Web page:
As the leader on the final hole of the National Minority College Golf Championship strolled up the 18th fairway at Cleveland's Highland Park Golf Course on May 22, everything appeared to be in order. Coaches and competitors from the 15 participating historically black institutions applauded politely as the soon-to-be champion, clad in the royal blue and white of Jackson State University, flashed a smile and acknowledged the gallery with a wave. The scene was predictable except for one thing. The Minority College Golf champion was Mike O'Toole, a blond, blue-eyed junior from Granite Falls, Minn.
O'Toole is the poster boy for a revolutionary campaign led by Jackson State coach Eddie Payton. His Tigers, composed of three whites, an Asian and a black, won the minority tournament by 28 shots. Payton has no qualms about recruiting white golfers to play for him. " Jerry Tarkanian coaches at a predominantly white school, but you'll see 10 brothers on the UNLV basketball team," says Payton. "We're just trying to put together the best team, regardless of color, to try to qualify for the NCAAs."
The field for the 30-team NCAA Division I tournament is made up of the top 9 to 11 finishers in teams from each of three regional tournaments. A committee issues the bids to the regionals, basing its selections largely on how teams perform in regular-season invitational tournaments. (The top two players from each regional tournament who are on nonqualifying teams also advance to the finals.) The minority schools usually aren't on the guest lists of these tournaments because they don't face enough first-rate competition to upgrade the caliber and reputation of their teams. "It's a Catch-22," says Payton. "To qualify for the NCAAs you have to play the best teams, but to play the best you have to be invited to their tournaments." Thus it may take a team like Payton's, with a majority of white players, to reach that echelon.
A recent study by the Elder Sports Management and Instructional Institute in Washington, D.C., found that the number of blacks playing recreational golf in the U.S. tripled in the 1980s, to nearly half a million. Only two of them, however, Calvin Peete and Jim Thorpe, play on the PGA Tour. The last black woman to enter an LPGA event was Renee Powell, 11 years ago. The Elder Institute's chief consultant, Lee Elder, is one of only five blacks competing on the Senior tour.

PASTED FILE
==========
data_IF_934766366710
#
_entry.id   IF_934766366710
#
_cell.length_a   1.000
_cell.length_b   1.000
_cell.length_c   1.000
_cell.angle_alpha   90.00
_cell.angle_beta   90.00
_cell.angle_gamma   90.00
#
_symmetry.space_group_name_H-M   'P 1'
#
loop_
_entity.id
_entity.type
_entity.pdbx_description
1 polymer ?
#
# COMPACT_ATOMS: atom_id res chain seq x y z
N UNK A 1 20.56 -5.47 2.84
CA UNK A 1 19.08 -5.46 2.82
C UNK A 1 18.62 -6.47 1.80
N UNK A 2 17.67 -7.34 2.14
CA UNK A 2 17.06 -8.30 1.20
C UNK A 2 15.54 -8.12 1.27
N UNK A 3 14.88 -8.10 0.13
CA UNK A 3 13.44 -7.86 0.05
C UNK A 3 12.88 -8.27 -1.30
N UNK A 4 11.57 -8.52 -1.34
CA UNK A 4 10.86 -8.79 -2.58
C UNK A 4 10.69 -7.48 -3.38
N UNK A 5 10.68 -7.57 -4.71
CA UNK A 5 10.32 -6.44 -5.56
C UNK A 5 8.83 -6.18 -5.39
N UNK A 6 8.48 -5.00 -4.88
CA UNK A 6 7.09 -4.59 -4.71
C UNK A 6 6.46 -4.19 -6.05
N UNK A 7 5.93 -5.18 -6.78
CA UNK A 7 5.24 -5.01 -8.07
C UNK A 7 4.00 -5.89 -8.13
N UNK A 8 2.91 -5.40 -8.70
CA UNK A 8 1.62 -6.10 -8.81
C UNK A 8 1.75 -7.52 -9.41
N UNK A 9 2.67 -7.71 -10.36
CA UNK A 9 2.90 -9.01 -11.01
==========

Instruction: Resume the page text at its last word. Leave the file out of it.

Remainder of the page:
Why the scarcity? In 1961, Charlie Sifford became the first black eligible to play in PGA tournaments when the PGA voted down its long-standing "Caucasians-only" rule. These days the roadblocks are less obvious, but equally frustrating.
Ten years ago in Detroit, Selina ( Hollywood) Johnson's five-year-old daughter, Jamila, asked her mother if she could try golf. As she saw it, Johnson had two options: She could say no or start what would become the Hollywood Golf Institute. Johnson, a divorced mother of two and a former Detroit airport cop, who got her nickname by singing and dancing at neighborhood parties, has built the institute into a mecca for underprivileged girls and boys, ages four to 23, who are interested in golf. Johnson collects golf equipment donated by local country clubs and players as well as by golf-equipment manufacturers around the country. She lobbies for time at reduced rates at municipal and private courses and driving ranges. She also tries to get the most talented of her students college golf scholarships. "I'm doing this as an investment in our children," says Johnson. "The future of minority golf is in the youth programs."
Without exposure to a youth program, most minority kids would never try golf. Most can't hop into the family station wagon and go hit a bucket at the country club, many of which still resist black membership. Unlike football, which can be played in a sandlot with a hand-me-down pigskin or on the high school junior varsity team, golf requires expensive lessons and equipment and is rarely offered by inner-city high schools.
Should a kid be one of the few who choose golf over the lures of the gridiron, the hard court, the diamond or the street, he or she would do well to attract the attention of Bill Dickey. As president of the National Minority Junior Golf Scholarship Association, Dickey scours the country in search of talented minority golfers. He then arranges matches between golfers and colleges with scholarships to offer. In addition, Dickey's association has itself given out $70,000 in scholarships during its six years in business.
Three years ago Dickey met Chris Brown of Minneapolis at a junior tournament in Louisville. Brown was not sure where he would go to college, so Dickey introduced him to Larry Coleman, the coach at St. Augustine's College in Raleigh, N.C., who signed him on the spot. Brown, who will be a senior in the fall, began playing golf at age nine. Despite his 6'6" frame, he was not diverted by roundball. "One of my pet peeves is that I'm stereotyped because I'm 6'6" and black," says Brown. "People are always saying I should be playing basketball, and why am I wasting my time with golf."
Rod Lathern must wonder occasionally whether he isn't, in fact, wasting his time. If Lathern, 24, a year out of one of the best black collegiate golf programs in the country—South Carolina State's—had a dime for every letter he has written to potential sponsors asking for the money to enable him to attend the PGA Tour's qualifying school, he would be there by now. Entry into the school, a three-stage tournament that costs about $2,750, affords a participant the chance to be one of 3,000 to 4,000 golfers vying for 50 Tour cards.